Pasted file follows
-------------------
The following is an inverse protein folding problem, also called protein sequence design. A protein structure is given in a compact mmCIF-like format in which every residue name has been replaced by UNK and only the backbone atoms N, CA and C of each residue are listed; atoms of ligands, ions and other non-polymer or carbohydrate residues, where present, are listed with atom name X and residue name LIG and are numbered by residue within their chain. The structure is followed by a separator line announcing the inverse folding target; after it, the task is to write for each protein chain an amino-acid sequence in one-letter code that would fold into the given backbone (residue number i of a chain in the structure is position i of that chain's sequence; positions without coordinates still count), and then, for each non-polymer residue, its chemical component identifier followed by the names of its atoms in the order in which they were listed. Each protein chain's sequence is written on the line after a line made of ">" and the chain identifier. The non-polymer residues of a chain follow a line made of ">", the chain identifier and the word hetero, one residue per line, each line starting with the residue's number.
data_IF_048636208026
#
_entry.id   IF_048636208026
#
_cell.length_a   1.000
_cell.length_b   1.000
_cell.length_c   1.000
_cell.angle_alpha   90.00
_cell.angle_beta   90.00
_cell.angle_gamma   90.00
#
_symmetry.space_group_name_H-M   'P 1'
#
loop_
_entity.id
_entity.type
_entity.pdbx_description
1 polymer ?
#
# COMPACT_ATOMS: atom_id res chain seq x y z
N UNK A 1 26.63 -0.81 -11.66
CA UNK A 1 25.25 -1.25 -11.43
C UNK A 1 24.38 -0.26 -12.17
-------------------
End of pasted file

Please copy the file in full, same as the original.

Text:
The following is an inverse protein folding problem, also called protein sequence design. A protein structure is given in a compact mmCIF-like format in which every residue name has been replaced by UNK and only the backbone atoms N, CA and C of each residue are listed; atoms of ligands, ions and other non-polymer or carbohydrate residues, where present, are listed with atom name X and residue name LIG and are numbered by residue within their chain. The structure is followed by a separator line announcing the inverse folding target; after it, the task is to write for each protein chain an amino-acid sequence in one-letter code that would fold into the given backbone (residue number i of a chain in the structure is position i of that chain's sequence; positions without coordinates still count), and then, for each non-polymer residue, its chemical component identifier followed by the names of its atoms in the order in which they were listed. Each protein chain's sequence is written on the line after a line made of ">" and the chain identifier. The non-polymer residues of a chain follow a line made of ">", the chain identifier and the word hetero, one residue per line, each line starting with the residue's number.
data_IF_048636208026
#
_entry.id   IF_048636208026
#
_cell.length_a   1.000
_cell.length_b   1.000
_cell.length_c   1.000
_cell.angle_alpha   90.00
_cell.angle_beta   90.00
_cell.angle_gamma   90.00
#
_symmetry.space_group_name_H-M   'P 1'
#
loop_
_entity.id
_entity.type
_entity.pdbx_description
1 polymer ?
#
# COMPACT_ATOMS: atom_id res chain seq x y z
N UNK A 1 26.63 -0.81 -11.66
CA UNK A 1 25.25 -1.25 -11.43
C UNK A 1 24.38 -0.26 -12.17